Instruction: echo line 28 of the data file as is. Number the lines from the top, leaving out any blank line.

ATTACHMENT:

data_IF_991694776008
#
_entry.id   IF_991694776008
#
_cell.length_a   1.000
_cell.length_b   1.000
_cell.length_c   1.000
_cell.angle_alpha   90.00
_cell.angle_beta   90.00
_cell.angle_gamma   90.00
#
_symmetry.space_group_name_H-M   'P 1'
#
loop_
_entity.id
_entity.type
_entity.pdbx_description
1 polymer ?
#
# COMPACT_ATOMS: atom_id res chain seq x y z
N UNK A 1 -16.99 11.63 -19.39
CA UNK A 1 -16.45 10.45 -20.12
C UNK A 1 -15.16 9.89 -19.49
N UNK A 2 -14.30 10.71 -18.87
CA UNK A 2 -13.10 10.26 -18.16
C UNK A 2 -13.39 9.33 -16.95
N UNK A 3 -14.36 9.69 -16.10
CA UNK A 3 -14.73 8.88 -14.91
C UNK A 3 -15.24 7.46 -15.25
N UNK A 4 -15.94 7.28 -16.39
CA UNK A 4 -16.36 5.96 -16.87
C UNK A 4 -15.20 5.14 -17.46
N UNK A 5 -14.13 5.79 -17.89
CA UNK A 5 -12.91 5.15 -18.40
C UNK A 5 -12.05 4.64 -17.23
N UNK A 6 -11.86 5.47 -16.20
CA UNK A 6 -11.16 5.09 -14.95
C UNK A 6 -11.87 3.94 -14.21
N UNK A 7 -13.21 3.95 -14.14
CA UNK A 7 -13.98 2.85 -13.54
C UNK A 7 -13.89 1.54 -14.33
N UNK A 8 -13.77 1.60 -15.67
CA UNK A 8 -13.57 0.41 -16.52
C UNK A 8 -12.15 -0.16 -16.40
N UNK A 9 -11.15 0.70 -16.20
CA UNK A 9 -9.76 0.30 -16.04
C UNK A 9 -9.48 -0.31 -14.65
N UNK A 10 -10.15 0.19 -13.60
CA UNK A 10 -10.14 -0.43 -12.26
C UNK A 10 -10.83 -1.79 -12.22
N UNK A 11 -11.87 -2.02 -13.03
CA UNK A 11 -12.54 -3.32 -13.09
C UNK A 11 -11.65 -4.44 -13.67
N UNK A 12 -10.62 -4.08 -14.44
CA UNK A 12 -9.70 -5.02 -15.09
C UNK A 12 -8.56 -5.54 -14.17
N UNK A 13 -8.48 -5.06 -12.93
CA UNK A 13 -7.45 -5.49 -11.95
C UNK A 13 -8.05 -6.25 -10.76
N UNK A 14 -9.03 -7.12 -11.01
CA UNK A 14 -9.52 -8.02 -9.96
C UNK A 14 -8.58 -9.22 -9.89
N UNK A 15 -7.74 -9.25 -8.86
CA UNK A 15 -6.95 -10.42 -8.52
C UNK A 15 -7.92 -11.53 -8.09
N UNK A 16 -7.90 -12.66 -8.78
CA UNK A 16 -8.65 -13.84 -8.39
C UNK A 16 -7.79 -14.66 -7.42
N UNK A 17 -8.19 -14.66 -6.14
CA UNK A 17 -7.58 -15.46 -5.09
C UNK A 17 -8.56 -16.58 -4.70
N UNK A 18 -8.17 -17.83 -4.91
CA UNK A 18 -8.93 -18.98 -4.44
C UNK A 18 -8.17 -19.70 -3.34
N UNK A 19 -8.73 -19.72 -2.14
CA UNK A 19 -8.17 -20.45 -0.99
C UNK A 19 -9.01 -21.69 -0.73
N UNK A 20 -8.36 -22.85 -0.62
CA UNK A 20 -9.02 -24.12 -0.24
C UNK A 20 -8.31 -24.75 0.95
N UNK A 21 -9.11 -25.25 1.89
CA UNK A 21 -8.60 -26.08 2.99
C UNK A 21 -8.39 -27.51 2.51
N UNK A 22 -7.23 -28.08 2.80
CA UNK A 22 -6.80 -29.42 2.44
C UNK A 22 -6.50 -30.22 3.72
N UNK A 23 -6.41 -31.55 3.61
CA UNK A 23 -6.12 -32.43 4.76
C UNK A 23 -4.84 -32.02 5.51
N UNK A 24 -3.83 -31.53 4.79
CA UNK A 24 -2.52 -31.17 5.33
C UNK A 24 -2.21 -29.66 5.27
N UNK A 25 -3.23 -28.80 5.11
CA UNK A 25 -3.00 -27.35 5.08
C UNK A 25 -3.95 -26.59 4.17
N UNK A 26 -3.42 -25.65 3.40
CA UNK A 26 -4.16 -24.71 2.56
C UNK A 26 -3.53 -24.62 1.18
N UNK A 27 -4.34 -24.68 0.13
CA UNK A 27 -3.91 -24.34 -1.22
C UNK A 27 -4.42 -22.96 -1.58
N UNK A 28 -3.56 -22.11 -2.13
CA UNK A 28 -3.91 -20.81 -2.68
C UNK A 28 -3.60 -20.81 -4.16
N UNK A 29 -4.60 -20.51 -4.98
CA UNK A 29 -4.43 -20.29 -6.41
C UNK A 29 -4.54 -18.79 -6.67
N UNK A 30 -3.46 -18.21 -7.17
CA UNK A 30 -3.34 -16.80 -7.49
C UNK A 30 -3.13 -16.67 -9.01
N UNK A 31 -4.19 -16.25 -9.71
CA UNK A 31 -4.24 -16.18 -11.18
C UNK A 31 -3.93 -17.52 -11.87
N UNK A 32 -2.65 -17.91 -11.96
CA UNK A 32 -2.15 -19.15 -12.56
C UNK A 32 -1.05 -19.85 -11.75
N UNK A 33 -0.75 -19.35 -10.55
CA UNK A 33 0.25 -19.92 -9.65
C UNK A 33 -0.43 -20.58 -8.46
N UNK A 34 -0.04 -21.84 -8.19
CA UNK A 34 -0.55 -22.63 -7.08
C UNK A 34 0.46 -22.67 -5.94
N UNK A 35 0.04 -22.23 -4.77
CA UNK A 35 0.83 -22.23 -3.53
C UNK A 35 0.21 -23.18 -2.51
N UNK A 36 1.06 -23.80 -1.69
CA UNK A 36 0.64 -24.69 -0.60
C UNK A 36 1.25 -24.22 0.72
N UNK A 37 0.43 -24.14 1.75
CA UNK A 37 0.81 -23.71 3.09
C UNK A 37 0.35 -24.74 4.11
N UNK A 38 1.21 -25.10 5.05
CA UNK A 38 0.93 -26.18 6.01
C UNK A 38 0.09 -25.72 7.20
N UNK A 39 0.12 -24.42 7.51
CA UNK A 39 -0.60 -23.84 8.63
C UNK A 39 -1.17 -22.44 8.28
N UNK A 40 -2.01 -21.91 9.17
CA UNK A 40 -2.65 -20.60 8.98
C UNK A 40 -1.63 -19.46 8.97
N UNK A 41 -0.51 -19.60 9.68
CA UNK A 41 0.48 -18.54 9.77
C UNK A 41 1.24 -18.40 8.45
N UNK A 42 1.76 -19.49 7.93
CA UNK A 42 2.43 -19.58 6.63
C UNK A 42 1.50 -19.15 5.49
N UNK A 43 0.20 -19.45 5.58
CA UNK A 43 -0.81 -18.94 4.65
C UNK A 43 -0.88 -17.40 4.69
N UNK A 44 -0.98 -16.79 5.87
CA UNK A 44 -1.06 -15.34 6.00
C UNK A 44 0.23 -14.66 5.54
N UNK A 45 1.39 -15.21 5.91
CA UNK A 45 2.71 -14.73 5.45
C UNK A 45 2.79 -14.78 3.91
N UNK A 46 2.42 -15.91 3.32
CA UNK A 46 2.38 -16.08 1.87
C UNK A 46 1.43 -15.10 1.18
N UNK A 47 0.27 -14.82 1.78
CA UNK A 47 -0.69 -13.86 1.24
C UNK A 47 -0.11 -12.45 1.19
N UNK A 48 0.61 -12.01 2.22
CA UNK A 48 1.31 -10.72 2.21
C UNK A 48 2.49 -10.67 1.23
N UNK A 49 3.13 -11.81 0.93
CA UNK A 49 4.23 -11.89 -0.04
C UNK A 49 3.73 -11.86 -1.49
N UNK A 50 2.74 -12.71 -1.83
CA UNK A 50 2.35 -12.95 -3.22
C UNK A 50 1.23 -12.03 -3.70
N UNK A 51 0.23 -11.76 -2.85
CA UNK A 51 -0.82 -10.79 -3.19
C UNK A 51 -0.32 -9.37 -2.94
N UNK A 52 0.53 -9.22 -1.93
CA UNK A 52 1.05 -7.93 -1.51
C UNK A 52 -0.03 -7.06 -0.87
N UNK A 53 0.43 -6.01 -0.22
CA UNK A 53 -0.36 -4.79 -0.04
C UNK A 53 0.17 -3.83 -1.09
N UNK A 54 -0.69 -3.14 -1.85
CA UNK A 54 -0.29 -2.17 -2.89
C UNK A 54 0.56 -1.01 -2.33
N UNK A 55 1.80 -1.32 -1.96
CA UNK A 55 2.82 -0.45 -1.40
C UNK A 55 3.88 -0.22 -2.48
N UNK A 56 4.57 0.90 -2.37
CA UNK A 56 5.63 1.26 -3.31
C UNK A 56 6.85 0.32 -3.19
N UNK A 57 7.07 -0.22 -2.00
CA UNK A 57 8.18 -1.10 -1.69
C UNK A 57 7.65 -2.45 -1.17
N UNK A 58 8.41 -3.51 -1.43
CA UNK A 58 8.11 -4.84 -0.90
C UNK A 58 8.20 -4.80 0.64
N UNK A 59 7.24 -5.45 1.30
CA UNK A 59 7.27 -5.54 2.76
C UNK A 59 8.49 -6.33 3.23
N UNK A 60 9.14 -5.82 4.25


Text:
CA UNK A 3 -14.73 8.88 -14.91